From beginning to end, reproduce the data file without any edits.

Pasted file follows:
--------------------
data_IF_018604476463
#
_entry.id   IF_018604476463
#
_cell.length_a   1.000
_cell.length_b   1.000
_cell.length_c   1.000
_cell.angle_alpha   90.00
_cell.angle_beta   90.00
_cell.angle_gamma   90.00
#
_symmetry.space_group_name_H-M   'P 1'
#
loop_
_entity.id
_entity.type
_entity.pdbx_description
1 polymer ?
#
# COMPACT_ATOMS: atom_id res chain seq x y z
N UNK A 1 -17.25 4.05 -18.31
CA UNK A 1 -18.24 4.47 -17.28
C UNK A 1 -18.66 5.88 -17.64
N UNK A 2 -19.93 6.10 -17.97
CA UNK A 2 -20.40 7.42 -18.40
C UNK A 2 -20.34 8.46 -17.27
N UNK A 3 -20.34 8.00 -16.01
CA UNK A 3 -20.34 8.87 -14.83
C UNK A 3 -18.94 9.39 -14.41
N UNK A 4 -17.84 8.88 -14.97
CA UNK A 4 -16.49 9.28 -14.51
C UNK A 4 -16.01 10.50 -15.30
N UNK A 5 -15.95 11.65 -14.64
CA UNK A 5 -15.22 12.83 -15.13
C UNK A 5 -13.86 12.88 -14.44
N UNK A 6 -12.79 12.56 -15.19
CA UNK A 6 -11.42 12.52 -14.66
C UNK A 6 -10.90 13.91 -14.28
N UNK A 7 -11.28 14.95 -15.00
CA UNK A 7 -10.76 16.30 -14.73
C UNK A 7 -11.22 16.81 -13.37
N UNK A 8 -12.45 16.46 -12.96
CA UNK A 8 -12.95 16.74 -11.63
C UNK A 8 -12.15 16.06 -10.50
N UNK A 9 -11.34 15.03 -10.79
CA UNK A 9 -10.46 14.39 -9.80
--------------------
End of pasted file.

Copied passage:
data_IF_018604476463
#
_entry.id   IF_018604476463
#
_cell.length_a   1.000
_cell.length_b   1.000
_cell.length_c   1.000
_cell.angle_alpha   90.00
_cell.angle_beta   90.00
_cell.angle_gamma   90.00
#
_symmetry.space_group_name_H-M   'P 1'
#
loop_
_entity.id
_entity.type
_entity.pdbx_description
1 polymer ?
#
# COMPACT_ATOMS: atom_id res chain seq x y z
N UNK A 1 -17.25 4.05 -18.31
CA UNK A 1 -18.24 4.47 -17.28
C UNK A 1 -18.66 5.88 -17.64
N UNK A 2 -19.93 6.10 -17.97
CA UNK A 2 -20.40 7.42 -18.40
C UNK A 2 -20.34 8.46 -17.27
N UNK A 3 -20.34 8.00 -16.01
CA UNK A 3 -20.34 8.87 -14.83
C UNK A 3 -18.94 9.39 -14.41
N UNK A 4 -17.84 8.88 -14.97
CA UNK A 4 -16.49 9.28 -14.51
C UNK A 4 -16.01 10.50 -15.30
N UNK A 5 -15.95 11.65 -14.64
CA UNK A 5 -15.22 12.83 -15.13
C UNK A 5 -13.86 12.88 -14.44
N UNK A 6 -12.79 12.56 -15.19
CA UNK A 6 -11.42 12.52 -14.66
C UNK A 6 -10.90 13.91 -14.28
N UNK A 7 -11.28 14.95 -15.00
CA UNK A 7 -10.76 16.30 -14.73
C UNK A 7 -11.22 16.81 -13.37
N UNK A 8 -12.45 16.46 -12.96
CA UNK A 8 -12.95 16.74 -11.63
C UNK A 8 -12.15 16.06 -10.50
N UNK A 9 -11.34 15.03 -10.79
CA UNK A 9 -10.46 14.39 -9.80